As you drive away from Kigali’s airport, there’s a big billboard over the four-lane highway that welcomes guests to this week’s World Economic Forum on Africa. You can feel the big-event euphoria enveloping Rwanda’s capital hours ahead of the kick-off.
The east African country isn’t completely new to welcoming major regional or global events. In recent years it’s hosted the African Development Bank meeting, the Interpol General Assembly, and Transform Africa, among other happenings. But the World Economic Forum on Africa seems to be a step up—and preparations for it have been stretching the small city’s limited resources.
Rwanda is meticulous in its preparations and has a penchant for leaving an impression on visitors. The capital has earned a reputation in recent years as one of the cleanest cities in Africa if not the world. So it’s trying to outdo itself to ensure guests have a memorable stay, while also making sure the economy retains as much money from the visitors as it can.
But sometimes, even in a well-run African country like Rwanda, the best-laid plans don’t always work out.
WEF Africa seemed to be an ideal event for showing off a brand-new, purpose-built Radisson Blu Hotel and Convention Center in the middle of the city. But despite a change of contractors and a revamp of its plans, the center just missed the crucial deadline.
The city’s infrastructure, including roads, has been improved. The airport has been upgraded, and security boosted. Amenities tied to the event, like hotel rooms and conference venues, have been given a face lift.
But the problem might be that there aren’t enough of those hotel rooms for an event like WEF, which can easily attract over 1,200 people. After a few hours in town, Quartz has already witnessed problems with hotels being overbooked. The 300-odd rooms of the Radisson Blu would have helped.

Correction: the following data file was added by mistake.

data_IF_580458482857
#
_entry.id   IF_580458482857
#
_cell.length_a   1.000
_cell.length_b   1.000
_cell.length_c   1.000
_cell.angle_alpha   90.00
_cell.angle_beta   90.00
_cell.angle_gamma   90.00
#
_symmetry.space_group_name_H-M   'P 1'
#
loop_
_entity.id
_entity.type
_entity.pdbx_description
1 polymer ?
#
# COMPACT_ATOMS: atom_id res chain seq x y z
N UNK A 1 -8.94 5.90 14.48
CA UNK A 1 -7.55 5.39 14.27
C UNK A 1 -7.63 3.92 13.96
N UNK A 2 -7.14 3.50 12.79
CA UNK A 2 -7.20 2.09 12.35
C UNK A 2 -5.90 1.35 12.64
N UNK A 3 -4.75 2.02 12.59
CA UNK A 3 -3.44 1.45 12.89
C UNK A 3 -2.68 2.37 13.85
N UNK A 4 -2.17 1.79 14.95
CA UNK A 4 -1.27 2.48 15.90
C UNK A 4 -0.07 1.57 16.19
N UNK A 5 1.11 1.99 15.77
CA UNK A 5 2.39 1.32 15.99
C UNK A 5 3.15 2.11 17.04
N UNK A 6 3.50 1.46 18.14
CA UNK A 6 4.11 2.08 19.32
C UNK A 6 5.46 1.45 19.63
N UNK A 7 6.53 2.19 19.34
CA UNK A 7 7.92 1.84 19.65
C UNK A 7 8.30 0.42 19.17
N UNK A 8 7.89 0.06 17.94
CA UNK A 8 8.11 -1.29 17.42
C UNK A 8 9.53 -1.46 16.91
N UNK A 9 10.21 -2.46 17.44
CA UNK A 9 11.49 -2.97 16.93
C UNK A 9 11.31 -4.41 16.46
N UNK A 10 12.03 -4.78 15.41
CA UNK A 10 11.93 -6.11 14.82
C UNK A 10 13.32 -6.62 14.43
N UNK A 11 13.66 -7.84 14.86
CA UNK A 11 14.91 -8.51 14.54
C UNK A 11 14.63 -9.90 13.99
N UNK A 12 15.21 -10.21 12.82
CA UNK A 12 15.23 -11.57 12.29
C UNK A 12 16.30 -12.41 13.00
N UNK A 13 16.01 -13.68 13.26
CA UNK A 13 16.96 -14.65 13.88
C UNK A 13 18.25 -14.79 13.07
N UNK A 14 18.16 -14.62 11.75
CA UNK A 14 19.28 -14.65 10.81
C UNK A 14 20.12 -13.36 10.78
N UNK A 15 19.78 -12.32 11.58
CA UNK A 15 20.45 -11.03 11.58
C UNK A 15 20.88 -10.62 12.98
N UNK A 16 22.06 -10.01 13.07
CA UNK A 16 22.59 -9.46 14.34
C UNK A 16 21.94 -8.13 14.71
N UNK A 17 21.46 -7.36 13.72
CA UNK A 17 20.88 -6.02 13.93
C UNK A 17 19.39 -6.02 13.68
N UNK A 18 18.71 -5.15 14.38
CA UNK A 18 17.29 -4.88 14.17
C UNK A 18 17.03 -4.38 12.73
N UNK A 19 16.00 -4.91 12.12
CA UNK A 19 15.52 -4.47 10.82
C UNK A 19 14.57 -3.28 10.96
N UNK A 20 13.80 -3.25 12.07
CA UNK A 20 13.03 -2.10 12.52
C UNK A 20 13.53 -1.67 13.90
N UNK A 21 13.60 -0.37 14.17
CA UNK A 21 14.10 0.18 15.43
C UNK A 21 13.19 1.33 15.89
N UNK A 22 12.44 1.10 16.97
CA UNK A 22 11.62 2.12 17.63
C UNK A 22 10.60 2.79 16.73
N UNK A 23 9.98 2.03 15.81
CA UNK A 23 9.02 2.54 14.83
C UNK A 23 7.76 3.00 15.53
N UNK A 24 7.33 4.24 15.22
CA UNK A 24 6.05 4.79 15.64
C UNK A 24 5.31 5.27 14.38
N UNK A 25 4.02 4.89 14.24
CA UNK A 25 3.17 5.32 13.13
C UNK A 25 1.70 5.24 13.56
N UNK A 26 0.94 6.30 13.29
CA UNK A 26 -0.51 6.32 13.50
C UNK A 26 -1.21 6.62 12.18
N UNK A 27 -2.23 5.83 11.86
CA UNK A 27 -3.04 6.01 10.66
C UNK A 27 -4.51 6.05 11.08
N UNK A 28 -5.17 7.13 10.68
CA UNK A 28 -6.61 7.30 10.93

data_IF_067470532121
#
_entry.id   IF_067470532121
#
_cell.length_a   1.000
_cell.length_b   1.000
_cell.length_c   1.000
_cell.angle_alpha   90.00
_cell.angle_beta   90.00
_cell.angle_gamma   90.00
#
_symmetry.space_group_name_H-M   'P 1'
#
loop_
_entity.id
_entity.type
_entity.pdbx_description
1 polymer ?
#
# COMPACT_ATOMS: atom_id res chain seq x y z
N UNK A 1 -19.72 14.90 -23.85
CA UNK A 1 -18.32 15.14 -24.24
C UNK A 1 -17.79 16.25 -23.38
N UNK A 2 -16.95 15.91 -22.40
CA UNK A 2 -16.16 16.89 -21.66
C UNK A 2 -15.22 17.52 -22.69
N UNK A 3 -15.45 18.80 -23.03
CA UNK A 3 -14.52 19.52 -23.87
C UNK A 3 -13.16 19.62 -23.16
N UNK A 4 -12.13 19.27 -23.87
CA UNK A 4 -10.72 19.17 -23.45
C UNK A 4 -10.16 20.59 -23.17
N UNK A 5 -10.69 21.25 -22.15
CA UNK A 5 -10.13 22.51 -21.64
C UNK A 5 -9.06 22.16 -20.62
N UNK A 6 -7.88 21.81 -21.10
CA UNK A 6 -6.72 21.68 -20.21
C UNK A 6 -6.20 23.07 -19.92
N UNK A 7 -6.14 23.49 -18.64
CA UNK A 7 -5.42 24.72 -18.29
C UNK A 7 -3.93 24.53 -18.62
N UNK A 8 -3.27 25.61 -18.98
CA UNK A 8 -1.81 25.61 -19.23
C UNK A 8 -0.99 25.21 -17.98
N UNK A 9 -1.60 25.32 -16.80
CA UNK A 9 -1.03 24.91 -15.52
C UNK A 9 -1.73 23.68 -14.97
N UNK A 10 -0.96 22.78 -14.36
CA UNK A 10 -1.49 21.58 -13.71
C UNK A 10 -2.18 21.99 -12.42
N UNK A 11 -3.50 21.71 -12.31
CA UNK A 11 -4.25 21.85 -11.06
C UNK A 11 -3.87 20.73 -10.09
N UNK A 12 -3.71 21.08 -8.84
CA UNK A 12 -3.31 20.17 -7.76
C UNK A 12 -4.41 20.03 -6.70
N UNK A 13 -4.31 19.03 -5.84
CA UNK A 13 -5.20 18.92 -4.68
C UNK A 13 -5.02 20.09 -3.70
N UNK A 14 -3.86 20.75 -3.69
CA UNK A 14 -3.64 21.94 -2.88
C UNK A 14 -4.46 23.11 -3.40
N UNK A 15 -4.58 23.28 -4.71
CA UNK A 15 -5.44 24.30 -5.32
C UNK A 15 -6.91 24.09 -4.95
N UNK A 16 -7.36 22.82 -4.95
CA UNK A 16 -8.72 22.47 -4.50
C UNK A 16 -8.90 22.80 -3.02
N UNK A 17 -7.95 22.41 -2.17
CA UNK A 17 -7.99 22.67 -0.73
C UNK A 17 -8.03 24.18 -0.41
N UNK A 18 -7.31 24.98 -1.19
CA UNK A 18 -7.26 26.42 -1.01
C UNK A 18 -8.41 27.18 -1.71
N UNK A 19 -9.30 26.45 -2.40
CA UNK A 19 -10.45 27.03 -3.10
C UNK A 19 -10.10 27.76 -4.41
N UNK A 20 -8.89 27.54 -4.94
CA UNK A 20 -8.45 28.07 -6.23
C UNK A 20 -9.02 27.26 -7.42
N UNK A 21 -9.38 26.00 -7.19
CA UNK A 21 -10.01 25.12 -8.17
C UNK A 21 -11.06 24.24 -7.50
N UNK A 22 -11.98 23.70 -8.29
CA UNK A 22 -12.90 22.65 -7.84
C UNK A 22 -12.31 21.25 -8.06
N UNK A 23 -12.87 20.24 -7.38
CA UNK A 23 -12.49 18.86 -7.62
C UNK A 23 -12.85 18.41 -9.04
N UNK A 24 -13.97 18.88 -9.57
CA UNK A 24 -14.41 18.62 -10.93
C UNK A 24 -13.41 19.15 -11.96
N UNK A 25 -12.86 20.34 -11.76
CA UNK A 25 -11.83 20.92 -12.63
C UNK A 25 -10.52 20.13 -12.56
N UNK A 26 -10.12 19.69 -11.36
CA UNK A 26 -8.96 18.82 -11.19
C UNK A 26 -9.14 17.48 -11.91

Rwanda has tried to capitalize on its tourism and hospitality industry by repackaging the country as an able business conference destination. The number of conference tourists has been growing over the past few years, benefiting the private sector, especially businesses tied to the tourism and hospitality ecosystem. In 2014 Rwanda hosted about 19,000 such visitors, up 24% from 2013.
“When big events like these happen, everyone gets paid. It’s an opportunity for businesses directly working with the tourism and hospitality sector, but [it] also has a multiplier effect to the entire market, because the organizers buy things from the market” said Makuza Celestin, the owner of Treasures Company Limited, an event organizer in Kigali.
It’s impossible to discuss Rwanda in any kind of global context without mentioning its president, Paul Kagame. Widely respected across the continent by many ordinary Africans for his vision and discipline in pursuing the rebirth of a country that had been devastated by the 1994 genocide, many wish they had leaders with similar principles. In fact, until very recently his image was very similar in the West and beyond.
But in the past year, as rumors turned to speculation and later to inevitability, it became clear that Kagame would stay on beyond a previously stated second mandate. In October, the Rwandan constitution was changed—with the mandate of the people, which meant he could very well stay in power till 2034 (if he were to win multiple elections). The West, led by the United States, has spoken out against the decision to run.
But it’s unlikely this will ever come up at an event like the World Economic Forum. Few African leaders can shine on stage as Kagame does. With his considered tone and carefully worded aphorisms about strong leadership and the need for vision on the continent, he usually has his fellow high-powered guests and the audience nodding along with his homespun common sense and clear passion for the continent.
This week expect to read plenty of positive talk about the digital transformation of Africa’s education, bringing more Africans online, supporting startups, and advanced agribusiness, among other important topics. Discussions about presidential term limits, however, may seem rude to the host.